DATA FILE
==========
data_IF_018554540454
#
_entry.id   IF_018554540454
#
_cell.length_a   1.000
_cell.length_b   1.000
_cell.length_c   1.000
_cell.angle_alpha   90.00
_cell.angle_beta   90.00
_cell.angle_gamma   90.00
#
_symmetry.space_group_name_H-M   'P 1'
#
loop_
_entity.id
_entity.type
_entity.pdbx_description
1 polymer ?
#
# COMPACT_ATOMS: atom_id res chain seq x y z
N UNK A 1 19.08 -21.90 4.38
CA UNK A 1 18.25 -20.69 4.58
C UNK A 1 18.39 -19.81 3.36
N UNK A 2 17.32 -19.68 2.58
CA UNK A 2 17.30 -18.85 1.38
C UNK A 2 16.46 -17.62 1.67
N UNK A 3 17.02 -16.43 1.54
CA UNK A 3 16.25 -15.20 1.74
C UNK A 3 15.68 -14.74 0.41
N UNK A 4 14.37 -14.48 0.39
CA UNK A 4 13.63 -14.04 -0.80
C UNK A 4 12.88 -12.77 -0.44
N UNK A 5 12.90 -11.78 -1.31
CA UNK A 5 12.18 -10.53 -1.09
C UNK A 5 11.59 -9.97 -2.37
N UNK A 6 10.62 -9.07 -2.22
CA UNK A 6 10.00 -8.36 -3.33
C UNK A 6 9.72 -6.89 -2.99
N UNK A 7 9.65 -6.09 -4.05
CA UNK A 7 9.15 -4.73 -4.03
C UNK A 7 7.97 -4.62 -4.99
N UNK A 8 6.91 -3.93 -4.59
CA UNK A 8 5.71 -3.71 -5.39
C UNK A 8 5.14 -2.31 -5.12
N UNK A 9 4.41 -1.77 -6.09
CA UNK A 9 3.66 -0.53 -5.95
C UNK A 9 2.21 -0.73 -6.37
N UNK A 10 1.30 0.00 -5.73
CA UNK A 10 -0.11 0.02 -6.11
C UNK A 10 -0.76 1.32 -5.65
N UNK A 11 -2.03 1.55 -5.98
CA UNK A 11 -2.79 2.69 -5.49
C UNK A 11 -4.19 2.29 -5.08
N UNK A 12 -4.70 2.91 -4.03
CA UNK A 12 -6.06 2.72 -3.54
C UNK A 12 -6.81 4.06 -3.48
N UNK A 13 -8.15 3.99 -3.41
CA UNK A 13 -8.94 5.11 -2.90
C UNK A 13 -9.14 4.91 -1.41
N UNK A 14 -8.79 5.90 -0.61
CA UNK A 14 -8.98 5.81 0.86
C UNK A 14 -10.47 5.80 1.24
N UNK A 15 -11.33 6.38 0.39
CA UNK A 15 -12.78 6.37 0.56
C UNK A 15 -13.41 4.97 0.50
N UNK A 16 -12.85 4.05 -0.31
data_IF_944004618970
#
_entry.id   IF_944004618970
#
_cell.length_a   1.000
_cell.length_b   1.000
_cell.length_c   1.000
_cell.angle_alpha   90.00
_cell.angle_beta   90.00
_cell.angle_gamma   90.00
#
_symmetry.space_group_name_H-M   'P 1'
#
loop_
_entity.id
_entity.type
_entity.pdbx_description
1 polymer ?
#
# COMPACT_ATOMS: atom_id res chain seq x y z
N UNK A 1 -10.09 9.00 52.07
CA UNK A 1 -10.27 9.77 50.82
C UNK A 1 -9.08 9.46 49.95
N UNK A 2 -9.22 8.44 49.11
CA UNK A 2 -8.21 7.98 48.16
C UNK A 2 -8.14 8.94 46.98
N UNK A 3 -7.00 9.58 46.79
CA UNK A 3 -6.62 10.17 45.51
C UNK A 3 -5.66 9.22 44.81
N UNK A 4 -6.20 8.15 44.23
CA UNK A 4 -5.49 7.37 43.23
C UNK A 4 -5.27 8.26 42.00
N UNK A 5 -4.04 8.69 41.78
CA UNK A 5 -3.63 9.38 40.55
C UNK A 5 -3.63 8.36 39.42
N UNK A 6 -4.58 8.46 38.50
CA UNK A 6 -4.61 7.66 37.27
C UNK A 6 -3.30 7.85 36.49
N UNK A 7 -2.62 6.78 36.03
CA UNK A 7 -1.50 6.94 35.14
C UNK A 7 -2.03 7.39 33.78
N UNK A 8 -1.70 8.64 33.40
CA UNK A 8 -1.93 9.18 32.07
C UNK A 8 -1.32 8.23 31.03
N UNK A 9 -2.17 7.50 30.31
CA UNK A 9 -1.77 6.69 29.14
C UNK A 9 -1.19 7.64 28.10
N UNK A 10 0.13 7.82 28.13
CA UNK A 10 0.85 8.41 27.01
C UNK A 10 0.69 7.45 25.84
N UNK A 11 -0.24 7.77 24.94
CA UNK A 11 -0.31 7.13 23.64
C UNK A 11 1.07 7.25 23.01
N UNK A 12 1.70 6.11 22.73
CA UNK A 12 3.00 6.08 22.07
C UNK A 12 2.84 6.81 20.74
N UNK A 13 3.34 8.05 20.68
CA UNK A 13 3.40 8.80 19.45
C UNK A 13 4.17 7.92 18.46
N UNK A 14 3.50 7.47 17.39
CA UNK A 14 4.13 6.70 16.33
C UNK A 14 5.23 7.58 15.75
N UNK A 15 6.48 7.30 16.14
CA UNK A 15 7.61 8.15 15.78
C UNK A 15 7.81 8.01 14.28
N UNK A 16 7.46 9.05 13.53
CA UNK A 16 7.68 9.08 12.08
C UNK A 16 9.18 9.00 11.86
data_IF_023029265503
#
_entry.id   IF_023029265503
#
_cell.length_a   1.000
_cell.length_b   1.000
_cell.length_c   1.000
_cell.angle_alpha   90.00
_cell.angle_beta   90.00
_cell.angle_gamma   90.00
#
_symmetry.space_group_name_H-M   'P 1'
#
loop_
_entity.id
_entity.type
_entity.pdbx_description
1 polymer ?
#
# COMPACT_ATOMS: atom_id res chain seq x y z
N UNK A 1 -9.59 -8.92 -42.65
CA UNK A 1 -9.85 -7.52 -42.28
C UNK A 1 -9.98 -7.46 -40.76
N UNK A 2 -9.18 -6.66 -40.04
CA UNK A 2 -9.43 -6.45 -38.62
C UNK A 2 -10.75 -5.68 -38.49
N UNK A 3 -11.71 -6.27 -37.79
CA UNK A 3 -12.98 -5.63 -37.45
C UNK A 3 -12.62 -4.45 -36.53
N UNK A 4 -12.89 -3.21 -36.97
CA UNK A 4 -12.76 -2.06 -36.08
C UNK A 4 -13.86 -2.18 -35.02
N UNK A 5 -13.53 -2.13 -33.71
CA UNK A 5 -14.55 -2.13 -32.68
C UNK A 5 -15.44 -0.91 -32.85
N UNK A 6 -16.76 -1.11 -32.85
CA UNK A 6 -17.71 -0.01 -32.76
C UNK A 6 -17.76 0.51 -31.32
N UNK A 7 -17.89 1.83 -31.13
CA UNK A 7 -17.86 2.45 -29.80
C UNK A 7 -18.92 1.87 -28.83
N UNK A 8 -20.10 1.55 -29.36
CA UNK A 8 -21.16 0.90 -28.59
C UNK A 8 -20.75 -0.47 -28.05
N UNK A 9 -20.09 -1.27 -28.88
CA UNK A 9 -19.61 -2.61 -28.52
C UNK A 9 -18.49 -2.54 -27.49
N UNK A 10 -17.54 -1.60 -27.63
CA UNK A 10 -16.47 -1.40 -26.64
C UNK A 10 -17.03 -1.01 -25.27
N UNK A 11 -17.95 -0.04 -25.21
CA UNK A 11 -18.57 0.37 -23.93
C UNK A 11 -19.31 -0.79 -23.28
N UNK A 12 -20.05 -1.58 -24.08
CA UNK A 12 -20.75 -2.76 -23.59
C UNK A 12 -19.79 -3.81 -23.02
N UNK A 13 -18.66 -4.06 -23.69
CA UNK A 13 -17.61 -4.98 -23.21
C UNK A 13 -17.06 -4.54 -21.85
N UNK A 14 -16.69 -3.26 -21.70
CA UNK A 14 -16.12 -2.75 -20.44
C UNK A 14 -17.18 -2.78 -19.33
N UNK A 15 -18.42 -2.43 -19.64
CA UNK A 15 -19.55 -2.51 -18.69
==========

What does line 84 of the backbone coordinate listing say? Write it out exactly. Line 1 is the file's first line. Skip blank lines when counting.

1 polymer ?